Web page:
The term “Middle Molecules” is a little confusing, in part due to its evolving definition. It was initially used to describe anything not dialyzed off by the older dialyzer membranes of the 1970s, which predominantly filtered out only small, water-soluble molecules such as potassium, for example. The advent of newer, “high-flux” dialyzers has enabled the removal of higher molecular weight species, but to a variable degree.
The European Uremic Toxin Work Group has defined the term middle molecule to be between 500 Daltons – 60 kD. There is still a strong thought that as-yet-unidentified unfiltered middle molecules may be a major reason for the unusually high cardiovascular mortality rate of ESRD patients.
Here is a helpful list of molecular weights of some common substances:
BUN (0.06 kD). Obviously, not a middle molecule; small, cleared rapidly.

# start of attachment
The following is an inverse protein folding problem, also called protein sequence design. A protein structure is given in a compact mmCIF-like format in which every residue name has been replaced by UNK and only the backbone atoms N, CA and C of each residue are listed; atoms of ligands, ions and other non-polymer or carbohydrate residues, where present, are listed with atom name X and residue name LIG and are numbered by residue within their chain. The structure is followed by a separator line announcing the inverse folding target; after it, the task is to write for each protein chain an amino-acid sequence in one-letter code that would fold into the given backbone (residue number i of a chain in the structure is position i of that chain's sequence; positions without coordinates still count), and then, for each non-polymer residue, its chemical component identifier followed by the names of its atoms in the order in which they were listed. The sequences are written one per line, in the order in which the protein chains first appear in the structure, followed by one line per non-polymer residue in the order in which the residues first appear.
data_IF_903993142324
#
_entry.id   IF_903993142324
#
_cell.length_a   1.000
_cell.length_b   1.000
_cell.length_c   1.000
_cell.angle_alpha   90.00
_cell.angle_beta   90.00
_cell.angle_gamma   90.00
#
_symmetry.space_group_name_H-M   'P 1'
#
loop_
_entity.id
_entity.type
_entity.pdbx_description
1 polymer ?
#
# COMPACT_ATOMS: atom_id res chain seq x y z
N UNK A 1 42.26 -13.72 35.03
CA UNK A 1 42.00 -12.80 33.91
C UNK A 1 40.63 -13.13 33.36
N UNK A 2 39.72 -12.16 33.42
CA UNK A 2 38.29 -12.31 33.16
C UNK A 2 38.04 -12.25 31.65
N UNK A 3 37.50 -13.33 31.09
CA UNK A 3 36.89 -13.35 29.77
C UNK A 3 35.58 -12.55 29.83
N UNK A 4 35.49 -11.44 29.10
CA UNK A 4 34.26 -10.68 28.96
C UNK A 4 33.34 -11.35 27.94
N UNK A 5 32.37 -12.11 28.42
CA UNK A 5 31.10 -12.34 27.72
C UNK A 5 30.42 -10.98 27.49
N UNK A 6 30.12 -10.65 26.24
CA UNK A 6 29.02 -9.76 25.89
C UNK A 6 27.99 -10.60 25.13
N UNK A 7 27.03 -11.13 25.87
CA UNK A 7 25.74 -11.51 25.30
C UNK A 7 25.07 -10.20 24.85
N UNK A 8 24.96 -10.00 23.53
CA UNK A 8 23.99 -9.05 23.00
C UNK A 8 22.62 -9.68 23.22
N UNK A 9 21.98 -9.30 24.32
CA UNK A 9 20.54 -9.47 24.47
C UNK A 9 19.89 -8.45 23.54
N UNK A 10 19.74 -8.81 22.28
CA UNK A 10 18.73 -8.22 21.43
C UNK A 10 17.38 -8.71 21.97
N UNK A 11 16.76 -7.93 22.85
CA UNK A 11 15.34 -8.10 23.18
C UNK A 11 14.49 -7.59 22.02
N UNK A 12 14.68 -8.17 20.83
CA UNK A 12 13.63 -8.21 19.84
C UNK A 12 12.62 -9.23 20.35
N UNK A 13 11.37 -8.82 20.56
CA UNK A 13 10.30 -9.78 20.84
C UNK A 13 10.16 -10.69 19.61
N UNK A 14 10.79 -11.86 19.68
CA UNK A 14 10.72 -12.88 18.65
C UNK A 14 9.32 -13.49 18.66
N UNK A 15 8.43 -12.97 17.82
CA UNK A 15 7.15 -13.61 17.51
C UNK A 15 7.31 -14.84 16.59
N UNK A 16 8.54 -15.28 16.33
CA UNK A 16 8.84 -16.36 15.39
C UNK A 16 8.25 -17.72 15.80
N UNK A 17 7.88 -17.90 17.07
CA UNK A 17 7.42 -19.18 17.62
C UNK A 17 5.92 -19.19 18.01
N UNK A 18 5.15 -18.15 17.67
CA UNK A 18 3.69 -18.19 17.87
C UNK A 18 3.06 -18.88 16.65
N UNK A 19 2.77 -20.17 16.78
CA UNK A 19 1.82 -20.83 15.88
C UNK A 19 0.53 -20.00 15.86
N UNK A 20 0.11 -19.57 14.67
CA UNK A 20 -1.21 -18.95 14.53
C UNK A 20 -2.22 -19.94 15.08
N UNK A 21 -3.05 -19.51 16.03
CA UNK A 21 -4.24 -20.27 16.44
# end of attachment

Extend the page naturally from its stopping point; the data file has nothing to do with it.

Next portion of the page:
Creatinine (0.113kD). Same as BUN: cleared rapidly.
Vitamin B12 (1.355 kD). A middle molecule of lower MW which is cleared by most modern dialyzers.
B2-microglobulin (11.8kD). One of the few middle molecules whose accumulation has been shown to be associated with a real medical condition: b2-amyloidosis. Newer generation dialyzers provide good clearance of b2-microglobulin and have made the clinical entity of b2-amyloidosis much more rare.
light chain (25kD). Light chains are small enough to get dialyzed–providing some rationale for dialyzing patients with paraproteinemias (though the clinical evidence for this being effective is not very good).
albumin (66kD). Albumin is not a middle molecule–it is not appreciably dialyzed off, nor would it be desirable to do so.